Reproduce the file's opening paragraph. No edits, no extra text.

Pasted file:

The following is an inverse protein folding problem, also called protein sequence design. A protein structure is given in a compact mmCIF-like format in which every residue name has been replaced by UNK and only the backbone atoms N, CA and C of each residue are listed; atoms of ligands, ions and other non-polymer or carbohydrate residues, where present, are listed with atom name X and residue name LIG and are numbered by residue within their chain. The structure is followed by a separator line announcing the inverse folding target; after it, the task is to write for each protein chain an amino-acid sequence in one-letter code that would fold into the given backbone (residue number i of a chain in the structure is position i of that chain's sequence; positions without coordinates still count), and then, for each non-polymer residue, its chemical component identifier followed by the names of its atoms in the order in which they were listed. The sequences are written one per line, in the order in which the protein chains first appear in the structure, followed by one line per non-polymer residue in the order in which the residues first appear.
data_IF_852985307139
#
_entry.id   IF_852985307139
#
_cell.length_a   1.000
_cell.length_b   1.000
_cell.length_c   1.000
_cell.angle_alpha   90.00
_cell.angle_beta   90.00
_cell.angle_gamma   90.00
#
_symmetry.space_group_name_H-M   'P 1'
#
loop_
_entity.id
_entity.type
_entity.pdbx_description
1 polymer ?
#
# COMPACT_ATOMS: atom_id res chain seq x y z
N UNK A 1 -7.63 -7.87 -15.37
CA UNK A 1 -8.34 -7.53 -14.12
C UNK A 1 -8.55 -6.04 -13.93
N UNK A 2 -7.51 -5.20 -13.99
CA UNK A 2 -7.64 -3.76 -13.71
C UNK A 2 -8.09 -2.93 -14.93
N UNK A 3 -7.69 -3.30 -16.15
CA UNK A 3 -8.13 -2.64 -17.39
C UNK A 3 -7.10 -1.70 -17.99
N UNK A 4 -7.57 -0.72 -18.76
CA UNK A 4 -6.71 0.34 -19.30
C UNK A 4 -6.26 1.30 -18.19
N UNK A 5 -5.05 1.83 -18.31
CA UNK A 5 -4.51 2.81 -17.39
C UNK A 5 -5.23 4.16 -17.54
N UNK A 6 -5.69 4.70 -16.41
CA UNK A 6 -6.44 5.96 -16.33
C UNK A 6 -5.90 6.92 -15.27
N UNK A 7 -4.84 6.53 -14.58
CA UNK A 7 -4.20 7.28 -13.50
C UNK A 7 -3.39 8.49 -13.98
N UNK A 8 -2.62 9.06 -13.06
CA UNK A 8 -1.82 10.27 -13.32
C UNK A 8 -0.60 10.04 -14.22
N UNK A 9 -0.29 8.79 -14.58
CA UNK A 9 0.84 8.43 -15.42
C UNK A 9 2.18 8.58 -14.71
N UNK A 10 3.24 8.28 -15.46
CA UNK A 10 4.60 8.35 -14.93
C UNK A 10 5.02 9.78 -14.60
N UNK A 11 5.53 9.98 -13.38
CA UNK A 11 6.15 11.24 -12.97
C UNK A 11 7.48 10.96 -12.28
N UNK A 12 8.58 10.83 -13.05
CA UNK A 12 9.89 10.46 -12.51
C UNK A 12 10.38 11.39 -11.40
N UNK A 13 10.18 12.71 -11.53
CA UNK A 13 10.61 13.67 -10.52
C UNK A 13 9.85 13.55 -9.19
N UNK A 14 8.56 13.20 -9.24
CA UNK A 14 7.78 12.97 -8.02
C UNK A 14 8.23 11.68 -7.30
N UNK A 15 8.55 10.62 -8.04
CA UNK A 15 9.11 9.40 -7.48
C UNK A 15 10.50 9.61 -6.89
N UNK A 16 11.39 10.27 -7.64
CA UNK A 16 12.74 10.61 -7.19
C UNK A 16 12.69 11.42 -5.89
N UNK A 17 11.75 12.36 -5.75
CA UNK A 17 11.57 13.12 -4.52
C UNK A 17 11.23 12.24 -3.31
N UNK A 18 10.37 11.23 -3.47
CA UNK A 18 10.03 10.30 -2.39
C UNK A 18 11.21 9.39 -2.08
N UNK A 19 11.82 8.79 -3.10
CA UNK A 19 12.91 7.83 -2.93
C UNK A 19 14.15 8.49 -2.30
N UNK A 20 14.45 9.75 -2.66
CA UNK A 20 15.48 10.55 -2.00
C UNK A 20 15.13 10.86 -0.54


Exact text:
The following is an inverse protein folding problem, also called protein sequence design. A protein structure is given in a compact mmCIF-like format in which every residue name has been replaced by UNK and only the backbone atoms N, CA and C of each residue are listed; atoms of ligands, ions and other non-polymer or carbohydrate residues, where present, are listed with atom name X and residue name LIG and are numbered by residue within their chain. The structure is followed by a separator line announcing the inverse folding target; after it, the task is to write for each protein chain an amino-acid sequence in one-letter code that would fold into the given backbone (residue number i of a chain in the structure is position i of that chain's sequence; positions without coordinates still count), and then, for each non-polymer residue, its chemical component identifier followed by the names of its atoms in the order in which they were listed. The sequences are written one per line, in the order in which the protein chains first appear in the structure, followed by one line per non-polymer residue in the order in which the residues first appear.